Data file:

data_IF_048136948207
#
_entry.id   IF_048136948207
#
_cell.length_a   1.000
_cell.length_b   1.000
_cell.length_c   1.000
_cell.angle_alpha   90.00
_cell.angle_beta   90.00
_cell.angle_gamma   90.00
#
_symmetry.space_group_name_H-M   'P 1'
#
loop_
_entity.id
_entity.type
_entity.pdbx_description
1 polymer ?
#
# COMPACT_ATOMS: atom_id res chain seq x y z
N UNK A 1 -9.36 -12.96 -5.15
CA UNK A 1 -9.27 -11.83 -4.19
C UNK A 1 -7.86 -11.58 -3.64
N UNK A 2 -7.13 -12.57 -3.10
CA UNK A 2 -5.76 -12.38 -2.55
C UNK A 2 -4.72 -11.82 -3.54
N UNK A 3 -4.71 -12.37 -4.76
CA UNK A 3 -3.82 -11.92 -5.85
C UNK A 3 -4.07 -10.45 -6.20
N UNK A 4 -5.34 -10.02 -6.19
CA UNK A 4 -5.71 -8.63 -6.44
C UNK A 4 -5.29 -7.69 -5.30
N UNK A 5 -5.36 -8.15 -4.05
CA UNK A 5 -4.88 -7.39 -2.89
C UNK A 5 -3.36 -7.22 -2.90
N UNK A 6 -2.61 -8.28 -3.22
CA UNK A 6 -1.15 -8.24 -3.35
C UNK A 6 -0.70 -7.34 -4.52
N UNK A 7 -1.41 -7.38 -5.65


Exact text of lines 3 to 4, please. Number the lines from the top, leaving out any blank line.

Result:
_entry.id   IF_048136948207
#